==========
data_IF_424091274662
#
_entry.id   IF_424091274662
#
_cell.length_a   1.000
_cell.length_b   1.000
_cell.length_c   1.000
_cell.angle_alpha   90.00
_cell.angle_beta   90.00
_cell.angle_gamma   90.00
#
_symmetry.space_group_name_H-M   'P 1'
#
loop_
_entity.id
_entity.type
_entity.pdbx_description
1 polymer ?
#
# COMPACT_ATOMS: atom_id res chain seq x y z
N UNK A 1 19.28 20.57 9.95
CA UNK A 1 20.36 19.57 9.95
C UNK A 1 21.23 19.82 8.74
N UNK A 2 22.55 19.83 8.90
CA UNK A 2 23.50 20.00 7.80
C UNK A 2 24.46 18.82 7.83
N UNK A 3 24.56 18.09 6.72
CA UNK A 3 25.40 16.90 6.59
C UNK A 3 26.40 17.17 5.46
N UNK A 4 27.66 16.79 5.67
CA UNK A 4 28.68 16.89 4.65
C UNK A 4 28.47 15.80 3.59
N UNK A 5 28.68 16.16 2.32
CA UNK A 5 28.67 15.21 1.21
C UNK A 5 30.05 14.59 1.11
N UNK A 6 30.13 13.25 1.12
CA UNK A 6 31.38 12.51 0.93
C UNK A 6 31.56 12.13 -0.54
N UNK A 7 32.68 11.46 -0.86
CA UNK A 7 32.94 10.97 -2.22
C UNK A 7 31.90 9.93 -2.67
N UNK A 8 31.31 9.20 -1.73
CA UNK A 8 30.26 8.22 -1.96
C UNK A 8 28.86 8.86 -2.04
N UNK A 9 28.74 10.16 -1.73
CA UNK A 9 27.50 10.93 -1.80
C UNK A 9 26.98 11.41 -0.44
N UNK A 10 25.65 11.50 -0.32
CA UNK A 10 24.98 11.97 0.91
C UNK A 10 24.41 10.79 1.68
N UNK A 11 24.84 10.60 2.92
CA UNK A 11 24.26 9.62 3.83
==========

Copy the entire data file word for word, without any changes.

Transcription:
data_IF_424091274662
#
_entry.id   IF_424091274662
#
_cell.length_a   1.000
_cell.length_b   1.000
_cell.length_c   1.000
_cell.angle_alpha   90.00
_cell.angle_beta   90.00
_cell.angle_gamma   90.00
#
_symmetry.space_group_name_H-M   'P 1'
#
loop_
_entity.id
_entity.type
_entity.pdbx_description
1 polymer ?
#
# COMPACT_ATOMS: atom_id res chain seq x y z
N UNK A 1 19.28 20.57 9.95
CA UNK A 1 20.36 19.57 9.95
C UNK A 1 21.23 19.82 8.74
N UNK A 2 22.55 19.83 8.90
CA UNK A 2 23.50 20.00 7.80
C UNK A 2 24.46 18.82 7.83
N UNK A 3 24.56 18.09 6.72
CA UNK A 3 25.40 16.90 6.59
C UNK A 3 26.40 17.17 5.46
N UNK A 4 27.66 16.79 5.67
CA UNK A 4 28.68 16.89 4.65
C UNK A 4 28.47 15.80 3.59
N UNK A 5 28.68 16.16 2.32
CA UNK A 5 28.67 15.21 1.21
C UNK A 5 30.05 14.59 1.11
N UNK A 6 30.13 13.25 1.12
CA UNK A 6 31.38 12.51 0.93
C UNK A 6 31.56 12.13 -0.54
N UNK A 7 32.68 11.46 -0.86
CA UNK A 7 32.94 10.97 -2.22
C UNK A 7 31.90 9.93 -2.67
N UNK A 8 31.31 9.20 -1.73
CA UNK A 8 30.26 8.22 -1.96
C UNK A 8 28.86 8.86 -2.04
N UNK A 9 28.74 10.16 -1.73
CA UNK A 9 27.50 10.93 -1.80
C UNK A 9 26.98 11.41 -0.44
N UNK A 10 25.65 11.50 -0.32
CA UNK A 10 24.98 11.97 0.91
C UNK A 10 24.41 10.79 1.68
N UNK A 11 24.84 10.60 2.92
CA UNK A 11 24.26 9.62 3.83